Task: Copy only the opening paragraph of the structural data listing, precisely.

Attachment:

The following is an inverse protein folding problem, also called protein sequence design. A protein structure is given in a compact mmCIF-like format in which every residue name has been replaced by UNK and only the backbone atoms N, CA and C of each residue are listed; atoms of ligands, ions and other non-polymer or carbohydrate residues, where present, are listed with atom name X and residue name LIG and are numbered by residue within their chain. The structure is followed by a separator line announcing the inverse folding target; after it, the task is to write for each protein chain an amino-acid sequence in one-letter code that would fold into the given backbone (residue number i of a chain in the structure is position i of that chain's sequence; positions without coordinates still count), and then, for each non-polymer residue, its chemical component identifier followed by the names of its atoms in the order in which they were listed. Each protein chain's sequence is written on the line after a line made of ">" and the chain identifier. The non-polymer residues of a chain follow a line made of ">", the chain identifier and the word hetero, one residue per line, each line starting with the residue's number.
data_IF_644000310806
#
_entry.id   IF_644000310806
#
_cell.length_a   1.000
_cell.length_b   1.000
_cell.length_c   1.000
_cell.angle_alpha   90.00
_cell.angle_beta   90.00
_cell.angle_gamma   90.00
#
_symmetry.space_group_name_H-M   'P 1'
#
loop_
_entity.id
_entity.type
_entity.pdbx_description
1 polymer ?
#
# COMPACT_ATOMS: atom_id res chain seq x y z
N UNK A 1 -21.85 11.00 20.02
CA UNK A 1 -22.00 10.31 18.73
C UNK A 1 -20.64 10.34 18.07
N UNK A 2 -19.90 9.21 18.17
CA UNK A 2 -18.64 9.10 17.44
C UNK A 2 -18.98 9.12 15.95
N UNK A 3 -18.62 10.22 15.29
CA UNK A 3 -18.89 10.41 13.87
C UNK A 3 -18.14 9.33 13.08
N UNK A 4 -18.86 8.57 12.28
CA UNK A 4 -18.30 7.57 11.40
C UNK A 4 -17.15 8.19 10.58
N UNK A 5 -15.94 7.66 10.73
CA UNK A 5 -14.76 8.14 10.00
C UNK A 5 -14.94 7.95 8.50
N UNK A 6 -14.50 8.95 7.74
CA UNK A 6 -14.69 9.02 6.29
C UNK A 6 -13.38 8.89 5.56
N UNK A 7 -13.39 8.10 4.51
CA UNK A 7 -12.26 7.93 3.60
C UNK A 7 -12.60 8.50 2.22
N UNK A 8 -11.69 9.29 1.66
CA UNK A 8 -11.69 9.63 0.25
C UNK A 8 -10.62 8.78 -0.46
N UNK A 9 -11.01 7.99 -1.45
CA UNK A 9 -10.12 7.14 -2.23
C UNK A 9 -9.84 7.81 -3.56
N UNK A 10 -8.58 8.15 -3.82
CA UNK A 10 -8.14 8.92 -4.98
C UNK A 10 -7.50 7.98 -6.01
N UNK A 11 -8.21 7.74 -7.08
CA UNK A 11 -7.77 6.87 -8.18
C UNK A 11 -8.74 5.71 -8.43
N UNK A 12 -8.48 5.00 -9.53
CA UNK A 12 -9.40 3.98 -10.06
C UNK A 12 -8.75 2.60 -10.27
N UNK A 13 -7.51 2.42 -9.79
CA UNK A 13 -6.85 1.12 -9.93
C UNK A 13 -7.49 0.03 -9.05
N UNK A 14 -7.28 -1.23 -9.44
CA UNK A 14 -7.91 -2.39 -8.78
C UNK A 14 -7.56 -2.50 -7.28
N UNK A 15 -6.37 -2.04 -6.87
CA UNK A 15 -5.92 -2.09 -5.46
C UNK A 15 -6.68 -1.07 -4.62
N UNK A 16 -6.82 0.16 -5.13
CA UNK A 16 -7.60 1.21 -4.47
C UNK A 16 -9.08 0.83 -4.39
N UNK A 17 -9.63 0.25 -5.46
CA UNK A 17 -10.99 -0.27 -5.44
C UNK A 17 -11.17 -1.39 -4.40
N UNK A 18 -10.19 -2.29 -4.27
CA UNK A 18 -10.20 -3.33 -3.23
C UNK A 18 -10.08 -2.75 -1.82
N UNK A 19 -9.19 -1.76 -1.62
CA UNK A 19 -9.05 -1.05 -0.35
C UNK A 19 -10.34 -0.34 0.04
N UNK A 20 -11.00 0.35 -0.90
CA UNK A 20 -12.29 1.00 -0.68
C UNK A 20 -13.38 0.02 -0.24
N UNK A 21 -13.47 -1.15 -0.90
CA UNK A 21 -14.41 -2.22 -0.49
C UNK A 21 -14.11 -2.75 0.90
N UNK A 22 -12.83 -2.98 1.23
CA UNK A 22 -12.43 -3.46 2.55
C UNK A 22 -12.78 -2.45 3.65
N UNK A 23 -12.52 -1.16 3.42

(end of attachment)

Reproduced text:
The following is an inverse protein folding problem, also called protein sequence design. A protein structure is given in a compact mmCIF-like format in which every residue name has been replaced by UNK and only the backbone atoms N, CA and C of each residue are listed; atoms of ligands, ions and other non-polymer or carbohydrate residues, where present, are listed with atom name X and residue name LIG and are numbered by residue within their chain. The structure is followed by a separator line announcing the inverse folding target; after it, the task is to write for each protein chain an amino-acid sequence in one-letter code that would fold into the given backbone (residue number i of a chain in the structure is position i of that chain's sequence; positions without coordinates still count), and then, for each non-polymer residue, its chemical component identifier followed by the names of its atoms in the order in which they were listed. Each protein chain's sequence is written on the line after a line made of ">" and the chain identifier. The non-polymer residues of a chain follow a line made of ">", the chain identifier and the word hetero, one residue per line, each line starting with the residue's number.